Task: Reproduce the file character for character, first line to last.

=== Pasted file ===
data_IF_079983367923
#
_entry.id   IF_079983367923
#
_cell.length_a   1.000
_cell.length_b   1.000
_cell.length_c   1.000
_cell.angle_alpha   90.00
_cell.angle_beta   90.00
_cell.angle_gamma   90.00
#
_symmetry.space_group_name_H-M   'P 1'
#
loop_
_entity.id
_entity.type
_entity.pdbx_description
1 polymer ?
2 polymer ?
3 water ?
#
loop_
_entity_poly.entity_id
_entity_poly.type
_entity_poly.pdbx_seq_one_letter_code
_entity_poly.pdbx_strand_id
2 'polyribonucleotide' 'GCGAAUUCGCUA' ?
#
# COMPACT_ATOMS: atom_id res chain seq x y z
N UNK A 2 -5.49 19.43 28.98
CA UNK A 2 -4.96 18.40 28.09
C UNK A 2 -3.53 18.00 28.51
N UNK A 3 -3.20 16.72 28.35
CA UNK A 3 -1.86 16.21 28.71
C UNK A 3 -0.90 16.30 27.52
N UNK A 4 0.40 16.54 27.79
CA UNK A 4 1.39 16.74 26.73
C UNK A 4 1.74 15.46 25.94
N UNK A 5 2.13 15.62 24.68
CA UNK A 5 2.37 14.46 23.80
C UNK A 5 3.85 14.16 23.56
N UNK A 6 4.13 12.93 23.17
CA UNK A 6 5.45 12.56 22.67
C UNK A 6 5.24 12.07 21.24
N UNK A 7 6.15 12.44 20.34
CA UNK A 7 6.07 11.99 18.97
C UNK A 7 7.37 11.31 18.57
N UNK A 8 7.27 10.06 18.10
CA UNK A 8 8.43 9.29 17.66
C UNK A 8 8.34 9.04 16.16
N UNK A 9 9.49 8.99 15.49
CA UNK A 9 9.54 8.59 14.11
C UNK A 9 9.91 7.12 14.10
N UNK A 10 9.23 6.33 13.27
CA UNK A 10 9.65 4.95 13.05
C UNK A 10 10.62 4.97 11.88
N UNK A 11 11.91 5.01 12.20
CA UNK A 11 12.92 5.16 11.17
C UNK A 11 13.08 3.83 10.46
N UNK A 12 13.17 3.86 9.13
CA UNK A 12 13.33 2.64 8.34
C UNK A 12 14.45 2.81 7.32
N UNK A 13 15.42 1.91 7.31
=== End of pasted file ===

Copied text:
data_IF_079983367923
#
_entry.id   IF_079983367923
#
_cell.length_a   1.000
_cell.length_b   1.000
_cell.length_c   1.000
_cell.angle_alpha   90.00
_cell.angle_beta   90.00
_cell.angle_gamma   90.00
#
_symmetry.space_group_name_H-M   'P 1'
#
loop_
_entity.id
_entity.type
_entity.pdbx_description
1 polymer ?
2 polymer ?
3 water ?
#
loop_
_entity_poly.entity_id
_entity_poly.type
_entity_poly.pdbx_seq_one_letter_code
_entity_poly.pdbx_strand_id
2 'polyribonucleotide' 'GCGAAUUCGCUA' ?
#
# COMPACT_ATOMS: atom_id res chain seq x y z
N UNK A 2 -5.49 19.43 28.98
CA UNK A 2 -4.96 18.40 28.09
C UNK A 2 -3.53 18.00 28.51
N UNK A 3 -3.20 16.72 28.35
CA UNK A 3 -1.86 16.21 28.71
C UNK A 3 -0.90 16.30 27.52
N UNK A 4 0.40 16.54 27.79
CA UNK A 4 1.39 16.74 26.73
C UNK A 4 1.74 15.46 25.94
N UNK A 5 2.13 15.62 24.68
CA UNK A 5 2.37 14.46 23.80
C UNK A 5 3.85 14.16 23.56
N UNK A 6 4.13 12.93 23.17
CA UNK A 6 5.45 12.56 22.67
C UNK A 6 5.24 12.07 21.24
N UNK A 7 6.15 12.44 20.34
CA UNK A 7 6.07 11.99 18.97
C UNK A 7 7.37 11.31 18.57
N UNK A 8 7.27 10.06 18.10
CA UNK A 8 8.43 9.29 17.66
C UNK A 8 8.34 9.04 16.16
N UNK A 9 9.49 8.99 15.49
CA UNK A 9 9.54 8.59 14.11
C UNK A 9 9.91 7.12 14.10
N UNK A 10 9.23 6.33 13.27
CA UNK A 10 9.65 4.95 13.05
C UNK A 10 10.62 4.97 11.88
N UNK A 11 11.91 5.01 12.20
CA UNK A 11 12.92 5.16 11.17
C UNK A 11 13.08 3.83 10.46
N UNK A 12 13.17 3.86 9.13
CA UNK A 12 13.33 2.64 8.34
C UNK A 12 14.45 2.81 7.32
N UNK A 13 15.42 1.91 7.31